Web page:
Now, join me for a martinus (wait, we’ll need more than one: martini) and we’ll “Beware the Ides of March.”
Lois Clary is a software engineer at General Dexterity, a San Francisco robotics company with world-changing ambitions. She codes all day and collapses at night, her human contact limited to the two brothers who run the neighborhood hole-in-the-wall from which she orders dinner every evening. Then, disaster! Visa issues. The brothers close up shop, and fast. But they have one last delivery for Lois: their culture, the sourdough starter used to bake their bread. She must keep it alive, they tell her—feed it daily, play it music, and learn to bake with it.
Lois is no baker, but she could use a roommate, even if it is a needy colony of microorganisms. Soon, not only is she eating her own homemade bread, she’s providing loaves daily to the General Dexterity cafeteria. The company chef urges her to take her product to the farmer’s market, and a whole new world opens up.
When Lois comes before the jury that decides who sells what at Bay Area markets, she encounters a close-knit club with no appetite for new members. But then, an alternative emerges: a secret market that aims to fuse food and technology. But who are these people, exactly?
I picked up this novel because I absolutely loved the author’s last offering, Mr. Penumbra’s 24 Hour Bookstore. I won’t say that this book is completely different, because there are a few similarities, but don’t be expecting a clone of Penumbra if you choose to read it.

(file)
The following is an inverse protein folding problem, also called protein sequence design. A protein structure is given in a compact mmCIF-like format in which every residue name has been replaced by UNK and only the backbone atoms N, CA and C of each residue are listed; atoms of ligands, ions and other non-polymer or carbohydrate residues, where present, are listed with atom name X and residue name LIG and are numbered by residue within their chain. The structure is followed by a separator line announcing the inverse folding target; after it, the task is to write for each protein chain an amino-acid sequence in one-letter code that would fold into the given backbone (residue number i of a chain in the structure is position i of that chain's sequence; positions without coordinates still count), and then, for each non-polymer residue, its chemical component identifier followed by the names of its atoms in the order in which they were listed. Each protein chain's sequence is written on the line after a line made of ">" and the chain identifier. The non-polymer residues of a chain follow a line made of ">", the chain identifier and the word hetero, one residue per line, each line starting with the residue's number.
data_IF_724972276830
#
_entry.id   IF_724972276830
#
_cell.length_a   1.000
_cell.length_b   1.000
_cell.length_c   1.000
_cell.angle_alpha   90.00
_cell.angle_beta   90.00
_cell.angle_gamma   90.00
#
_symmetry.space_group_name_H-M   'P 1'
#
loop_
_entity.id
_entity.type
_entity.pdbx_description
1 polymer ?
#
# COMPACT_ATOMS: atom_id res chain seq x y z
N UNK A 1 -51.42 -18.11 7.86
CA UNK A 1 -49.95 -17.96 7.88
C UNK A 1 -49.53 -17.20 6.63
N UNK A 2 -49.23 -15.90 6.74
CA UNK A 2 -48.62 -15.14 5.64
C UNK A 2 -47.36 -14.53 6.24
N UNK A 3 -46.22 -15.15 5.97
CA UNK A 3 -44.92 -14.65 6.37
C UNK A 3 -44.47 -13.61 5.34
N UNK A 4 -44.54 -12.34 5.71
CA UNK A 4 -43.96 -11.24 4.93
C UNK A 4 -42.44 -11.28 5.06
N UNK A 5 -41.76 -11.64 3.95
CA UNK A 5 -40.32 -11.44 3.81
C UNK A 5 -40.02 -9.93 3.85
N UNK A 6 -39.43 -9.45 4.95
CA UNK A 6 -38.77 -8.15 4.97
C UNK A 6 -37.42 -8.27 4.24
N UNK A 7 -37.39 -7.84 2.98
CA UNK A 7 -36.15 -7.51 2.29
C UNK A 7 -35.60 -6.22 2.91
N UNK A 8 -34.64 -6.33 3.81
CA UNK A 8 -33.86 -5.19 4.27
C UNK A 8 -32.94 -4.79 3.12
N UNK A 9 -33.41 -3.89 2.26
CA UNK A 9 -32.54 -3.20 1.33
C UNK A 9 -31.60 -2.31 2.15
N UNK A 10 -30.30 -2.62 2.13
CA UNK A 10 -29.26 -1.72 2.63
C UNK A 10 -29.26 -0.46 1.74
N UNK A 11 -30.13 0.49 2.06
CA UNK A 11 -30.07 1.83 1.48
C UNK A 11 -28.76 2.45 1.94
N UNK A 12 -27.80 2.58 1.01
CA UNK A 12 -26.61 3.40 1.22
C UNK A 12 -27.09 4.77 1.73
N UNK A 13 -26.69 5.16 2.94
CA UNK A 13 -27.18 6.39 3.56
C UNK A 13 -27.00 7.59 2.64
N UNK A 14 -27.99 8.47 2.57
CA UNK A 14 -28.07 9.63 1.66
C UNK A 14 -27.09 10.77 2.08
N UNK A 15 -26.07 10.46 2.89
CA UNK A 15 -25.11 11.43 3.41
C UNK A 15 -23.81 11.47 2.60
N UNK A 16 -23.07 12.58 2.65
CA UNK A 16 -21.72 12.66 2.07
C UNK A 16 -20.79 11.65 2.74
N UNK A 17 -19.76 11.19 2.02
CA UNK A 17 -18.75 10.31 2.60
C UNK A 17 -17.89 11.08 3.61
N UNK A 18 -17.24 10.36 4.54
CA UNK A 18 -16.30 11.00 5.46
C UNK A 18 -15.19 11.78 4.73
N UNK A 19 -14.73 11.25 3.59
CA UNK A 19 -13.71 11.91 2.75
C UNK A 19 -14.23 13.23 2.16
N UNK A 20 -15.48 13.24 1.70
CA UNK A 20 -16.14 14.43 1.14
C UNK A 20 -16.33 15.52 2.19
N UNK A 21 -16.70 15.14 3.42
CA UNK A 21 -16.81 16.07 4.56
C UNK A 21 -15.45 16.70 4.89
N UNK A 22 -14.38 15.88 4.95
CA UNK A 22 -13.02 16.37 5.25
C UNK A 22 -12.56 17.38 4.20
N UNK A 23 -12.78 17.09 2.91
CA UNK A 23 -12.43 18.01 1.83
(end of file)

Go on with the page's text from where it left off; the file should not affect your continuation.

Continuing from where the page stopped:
Lois Clary is a charming main character—a software engineer at a demanding company in San Francisco, she comes to realize that she needs more in her life than code and liquid meals. The beginning of this realization (the starter, if you will) is a bond with two brothers in her neighbourhood who run a food service out of their apartment—sour dough bread and spicy soup. When they run into visa problems, they move on, leaving their sourdough culture with Lois, their Number One Eater.
Anyone who has baked bread realizes that it takes skill. Lois leaps in with dedication and is soon getting more satisfaction from her bread baking than from her coding. Bread is indeed her ticket to real life and Sourdough follows her as she “rises” to meet new challenges. It made me wish that I could still eat gluten without consequences—instead I was driven to the kitchen to make gluten-free toast!